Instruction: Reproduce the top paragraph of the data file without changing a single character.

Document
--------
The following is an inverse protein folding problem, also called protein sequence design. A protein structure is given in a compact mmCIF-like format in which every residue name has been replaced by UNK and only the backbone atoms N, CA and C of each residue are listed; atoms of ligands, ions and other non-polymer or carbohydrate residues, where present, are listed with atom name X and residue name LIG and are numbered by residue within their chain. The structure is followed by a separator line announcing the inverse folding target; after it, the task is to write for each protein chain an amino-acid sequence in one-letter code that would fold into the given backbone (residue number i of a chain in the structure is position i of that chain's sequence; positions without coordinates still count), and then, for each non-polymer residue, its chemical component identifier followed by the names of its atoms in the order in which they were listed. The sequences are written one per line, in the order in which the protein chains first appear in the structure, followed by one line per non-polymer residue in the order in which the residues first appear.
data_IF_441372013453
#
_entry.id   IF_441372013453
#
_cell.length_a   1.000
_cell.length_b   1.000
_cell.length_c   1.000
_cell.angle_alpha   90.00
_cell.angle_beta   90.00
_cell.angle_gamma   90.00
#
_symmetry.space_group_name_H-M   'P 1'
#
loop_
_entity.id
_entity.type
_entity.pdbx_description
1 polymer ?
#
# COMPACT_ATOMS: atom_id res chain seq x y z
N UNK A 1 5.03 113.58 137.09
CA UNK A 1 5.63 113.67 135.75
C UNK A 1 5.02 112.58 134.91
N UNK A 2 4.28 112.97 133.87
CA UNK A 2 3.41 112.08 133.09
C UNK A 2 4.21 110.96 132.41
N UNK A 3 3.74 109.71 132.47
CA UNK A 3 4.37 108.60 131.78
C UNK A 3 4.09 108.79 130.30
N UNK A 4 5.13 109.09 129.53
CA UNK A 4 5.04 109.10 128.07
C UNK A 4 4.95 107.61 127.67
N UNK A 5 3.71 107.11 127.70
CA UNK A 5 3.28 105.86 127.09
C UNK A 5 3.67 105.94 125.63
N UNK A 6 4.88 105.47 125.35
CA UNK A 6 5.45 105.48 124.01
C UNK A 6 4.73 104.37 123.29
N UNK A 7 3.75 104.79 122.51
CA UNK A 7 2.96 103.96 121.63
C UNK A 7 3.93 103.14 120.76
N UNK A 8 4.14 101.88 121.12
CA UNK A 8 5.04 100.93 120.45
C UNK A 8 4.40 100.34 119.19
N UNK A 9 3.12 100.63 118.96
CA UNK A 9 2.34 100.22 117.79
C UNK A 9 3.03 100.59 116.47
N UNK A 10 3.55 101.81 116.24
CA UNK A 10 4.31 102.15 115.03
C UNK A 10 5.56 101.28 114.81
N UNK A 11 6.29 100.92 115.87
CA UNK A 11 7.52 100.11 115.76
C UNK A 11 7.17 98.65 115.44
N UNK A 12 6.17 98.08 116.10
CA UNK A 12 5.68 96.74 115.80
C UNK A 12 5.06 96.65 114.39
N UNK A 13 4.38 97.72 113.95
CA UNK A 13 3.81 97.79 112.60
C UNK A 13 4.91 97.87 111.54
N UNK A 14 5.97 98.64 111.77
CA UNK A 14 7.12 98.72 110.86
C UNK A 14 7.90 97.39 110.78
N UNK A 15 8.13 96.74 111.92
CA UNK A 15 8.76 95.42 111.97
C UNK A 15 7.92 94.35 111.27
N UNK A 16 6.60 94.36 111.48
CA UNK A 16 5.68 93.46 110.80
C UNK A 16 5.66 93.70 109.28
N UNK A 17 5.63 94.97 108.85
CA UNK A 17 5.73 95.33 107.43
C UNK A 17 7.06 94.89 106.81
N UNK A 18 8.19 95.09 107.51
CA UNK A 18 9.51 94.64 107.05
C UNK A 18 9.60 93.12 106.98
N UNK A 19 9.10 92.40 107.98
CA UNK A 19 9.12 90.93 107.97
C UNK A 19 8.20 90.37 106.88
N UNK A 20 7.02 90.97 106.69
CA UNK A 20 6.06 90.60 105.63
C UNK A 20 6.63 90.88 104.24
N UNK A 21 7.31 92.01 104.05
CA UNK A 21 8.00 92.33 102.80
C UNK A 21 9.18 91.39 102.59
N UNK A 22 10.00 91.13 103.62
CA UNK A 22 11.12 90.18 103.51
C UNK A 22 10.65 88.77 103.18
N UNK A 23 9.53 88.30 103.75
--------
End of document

The following is an inverse protein folding problem, also called protein sequence design. A protein structure is given in a compact mmCIF-like format in which every residue name has been replaced by UNK and only the backbone atoms N, CA and C of each residue are listed; atoms of ligands, ions and other non-polymer or carbohydrate residues, where present, are listed with atom name X and residue name LIG and are numbered by residue within their chain. The structure is followed by a separator line announcing the inverse folding target; after it, the task is to write for each protein chain an amino-acid sequence in one-letter code that would fold into the given backbone (residue number i of a chain in the structure is position i of that chain's sequence; positions without coordinates still count), and then, for each non-polymer residue, its chemical component identifier followed by the names of its atoms in the order in which they were listed. The sequences are written one per line, in the order in which the protein chains first appear in the structure, followed by one line per non-polymer residue in the order in which the residues first appear.